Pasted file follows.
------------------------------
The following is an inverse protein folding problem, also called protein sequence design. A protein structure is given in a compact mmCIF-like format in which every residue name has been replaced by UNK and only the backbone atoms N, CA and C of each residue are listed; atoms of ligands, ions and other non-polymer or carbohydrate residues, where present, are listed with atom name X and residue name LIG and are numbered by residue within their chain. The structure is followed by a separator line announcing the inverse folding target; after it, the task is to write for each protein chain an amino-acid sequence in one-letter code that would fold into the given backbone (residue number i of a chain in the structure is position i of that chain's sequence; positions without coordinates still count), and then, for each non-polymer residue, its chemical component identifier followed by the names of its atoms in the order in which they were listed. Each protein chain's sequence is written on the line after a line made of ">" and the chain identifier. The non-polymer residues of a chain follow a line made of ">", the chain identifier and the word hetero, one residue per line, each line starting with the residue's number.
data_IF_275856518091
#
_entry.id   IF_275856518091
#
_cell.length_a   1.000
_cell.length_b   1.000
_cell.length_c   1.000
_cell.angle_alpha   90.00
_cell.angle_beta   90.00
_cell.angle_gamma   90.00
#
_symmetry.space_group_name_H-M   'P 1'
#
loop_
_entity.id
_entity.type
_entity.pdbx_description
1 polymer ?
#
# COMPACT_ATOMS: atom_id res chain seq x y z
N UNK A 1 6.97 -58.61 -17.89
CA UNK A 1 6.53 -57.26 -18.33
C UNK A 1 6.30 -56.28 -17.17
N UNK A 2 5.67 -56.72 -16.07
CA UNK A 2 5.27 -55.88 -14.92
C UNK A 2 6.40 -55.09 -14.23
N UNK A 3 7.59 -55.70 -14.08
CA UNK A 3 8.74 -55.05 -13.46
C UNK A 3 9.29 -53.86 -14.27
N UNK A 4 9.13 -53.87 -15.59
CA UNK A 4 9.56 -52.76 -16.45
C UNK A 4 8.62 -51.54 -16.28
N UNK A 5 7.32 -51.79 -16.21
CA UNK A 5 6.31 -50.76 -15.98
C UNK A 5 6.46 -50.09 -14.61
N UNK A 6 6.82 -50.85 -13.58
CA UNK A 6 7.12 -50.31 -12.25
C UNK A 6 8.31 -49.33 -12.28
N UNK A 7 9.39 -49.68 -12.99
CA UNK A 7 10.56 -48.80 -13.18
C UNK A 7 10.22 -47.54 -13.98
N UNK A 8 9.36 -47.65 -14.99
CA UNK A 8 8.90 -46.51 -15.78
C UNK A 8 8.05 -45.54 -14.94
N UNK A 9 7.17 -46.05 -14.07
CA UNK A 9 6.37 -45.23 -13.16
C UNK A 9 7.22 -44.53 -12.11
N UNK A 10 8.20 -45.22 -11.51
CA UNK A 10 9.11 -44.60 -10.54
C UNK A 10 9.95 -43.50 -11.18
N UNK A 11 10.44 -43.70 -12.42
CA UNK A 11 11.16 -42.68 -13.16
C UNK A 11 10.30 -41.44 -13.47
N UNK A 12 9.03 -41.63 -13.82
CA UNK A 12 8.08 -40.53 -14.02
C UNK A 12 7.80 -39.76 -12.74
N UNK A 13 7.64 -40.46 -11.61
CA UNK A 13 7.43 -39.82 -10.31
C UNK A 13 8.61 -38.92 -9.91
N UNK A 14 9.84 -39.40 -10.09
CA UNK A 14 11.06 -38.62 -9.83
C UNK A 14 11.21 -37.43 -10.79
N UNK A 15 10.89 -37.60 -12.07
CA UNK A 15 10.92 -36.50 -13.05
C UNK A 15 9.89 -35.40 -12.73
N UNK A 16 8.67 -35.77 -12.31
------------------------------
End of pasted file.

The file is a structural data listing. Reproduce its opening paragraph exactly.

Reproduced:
The following is an inverse protein folding problem, also called protein sequence design. A protein structure is given in a compact mmCIF-like format in which every residue name has been replaced by UNK and only the backbone atoms N, CA and C of each residue are listed; atoms of ligands, ions and other non-polymer or carbohydrate residues, where present, are listed with atom name X and residue name LIG and are numbered by residue within their chain. The structure is followed by a separator line announcing the inverse folding target; after it, the task is to write for each protein chain an amino-acid sequence in one-letter code that would fold into the given backbone (residue number i of a chain in the structure is position i of that chain's sequence; positions without coordinates still count), and then, for each non-polymer residue, its chemical component identifier followed by the names of its atoms in the order in which they were listed. Each protein chain's sequence is written on the line after a line made of ">" and the chain identifier. The non-polymer residues of a chain follow a line made of ">", the chain identifier and the word hetero, one residue per line, each line starting with the residue's number.